Economy & Business

‘We Are Extremely Worried’ — Ryan Comes Out Strong against Trump’s Trade War

House Speaker Paul Ryan (Yuri Gripas/Reuters)

Speaker Paul Ryan’s office sent a mass email to reporters Monday, highlighting the stock-market uncertainty that followed President Donald Trump’s “trade war” rhetoric and recent tariff announcement.

Ryan’s spokeswoman, AshLee Strong, followed up the email by issuing a statement strongly condemning Trump’s protectionist instincts.

“We are extremely worried about the consequences of a trade war and are urging the White House to not advance with this plan. The new tax reform law has boosted the economy and we certainly don’t want to jeopardize those gains,” Strong said in the statement.

Trump, who broke with decades of Republican orthodoxy by advocating steel tariffs and other antagonistic trade practices on the campaign trail, resumed his calls for tariffs last week and announced Thursday his intention to impose 25 and 10 percent tariffs on steel and aluminum respectively.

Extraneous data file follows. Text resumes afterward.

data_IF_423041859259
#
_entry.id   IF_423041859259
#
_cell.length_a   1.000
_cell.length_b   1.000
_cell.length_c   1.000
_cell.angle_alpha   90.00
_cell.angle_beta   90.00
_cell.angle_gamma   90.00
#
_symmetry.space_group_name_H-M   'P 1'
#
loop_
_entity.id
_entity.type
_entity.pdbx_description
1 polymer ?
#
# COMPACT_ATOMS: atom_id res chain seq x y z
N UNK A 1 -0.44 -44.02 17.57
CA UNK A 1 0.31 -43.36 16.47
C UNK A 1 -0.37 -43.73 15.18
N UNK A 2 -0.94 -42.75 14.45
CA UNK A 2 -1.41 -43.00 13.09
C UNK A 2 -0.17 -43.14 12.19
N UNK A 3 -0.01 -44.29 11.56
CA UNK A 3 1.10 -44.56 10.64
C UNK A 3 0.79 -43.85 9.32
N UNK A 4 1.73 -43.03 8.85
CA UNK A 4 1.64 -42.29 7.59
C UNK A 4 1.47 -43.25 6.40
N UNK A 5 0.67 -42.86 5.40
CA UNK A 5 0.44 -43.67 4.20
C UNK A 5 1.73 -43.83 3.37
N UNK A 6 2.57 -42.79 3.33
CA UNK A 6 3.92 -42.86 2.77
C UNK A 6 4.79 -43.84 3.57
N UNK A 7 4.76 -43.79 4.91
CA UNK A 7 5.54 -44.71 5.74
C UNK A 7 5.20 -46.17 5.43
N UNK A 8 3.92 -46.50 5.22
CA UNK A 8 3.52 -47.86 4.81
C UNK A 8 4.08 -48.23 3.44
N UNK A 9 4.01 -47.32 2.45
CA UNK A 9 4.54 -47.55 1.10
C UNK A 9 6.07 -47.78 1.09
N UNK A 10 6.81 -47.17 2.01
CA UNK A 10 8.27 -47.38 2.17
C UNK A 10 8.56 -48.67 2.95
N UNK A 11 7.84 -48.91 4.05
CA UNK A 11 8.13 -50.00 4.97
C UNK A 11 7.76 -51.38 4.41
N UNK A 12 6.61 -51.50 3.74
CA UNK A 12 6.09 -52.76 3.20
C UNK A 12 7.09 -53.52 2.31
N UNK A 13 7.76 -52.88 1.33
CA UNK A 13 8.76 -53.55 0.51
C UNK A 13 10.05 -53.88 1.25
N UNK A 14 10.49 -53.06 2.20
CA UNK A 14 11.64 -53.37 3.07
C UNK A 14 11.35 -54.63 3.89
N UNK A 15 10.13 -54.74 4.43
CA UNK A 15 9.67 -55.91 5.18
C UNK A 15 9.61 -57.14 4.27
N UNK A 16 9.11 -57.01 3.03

Trump signaled flexibility in a series of Monday morning tweets, casting the newly announced tariffs as a tool to be leveraged in renegotiating NAFTA.

Ryan is joined in his opposition by traditional conservatives such as Senator Lindsey Graham (R., S.C.), who has argued that tariffs would do little to restrain China and much to disrupt long-held alliances.

“China wins when we fight with Europe,” Graham said Sunday on CBS’s Face the Nation. “China wins when the American consumer has higher prices because of tariffs that don’t affect Chinese behavior.”

Update 1:15 p.m.Trump told reporters “we’re not backing down” when asked about the proposed tariffs during a pool spray with Israeli Prime Minister Benjamin Netanyahu Monday afternoon.

“We’ve had a very bad deal with Mexico, a very bad deal with Canada. . . . We are renegotiating NAFTA as I said I would, and if we don’t make a deal, I’ll terminate NAFTA,” Trump said. But if I do make a deal which is fair to the workers and to the American people, that would be, I would imagine, one of the points that we’ll negotiate, will be tariffs on steel for Canada and for Mexico. We’ll see what happens, but right now 100 percent, but it could be a part of NAFTA.”

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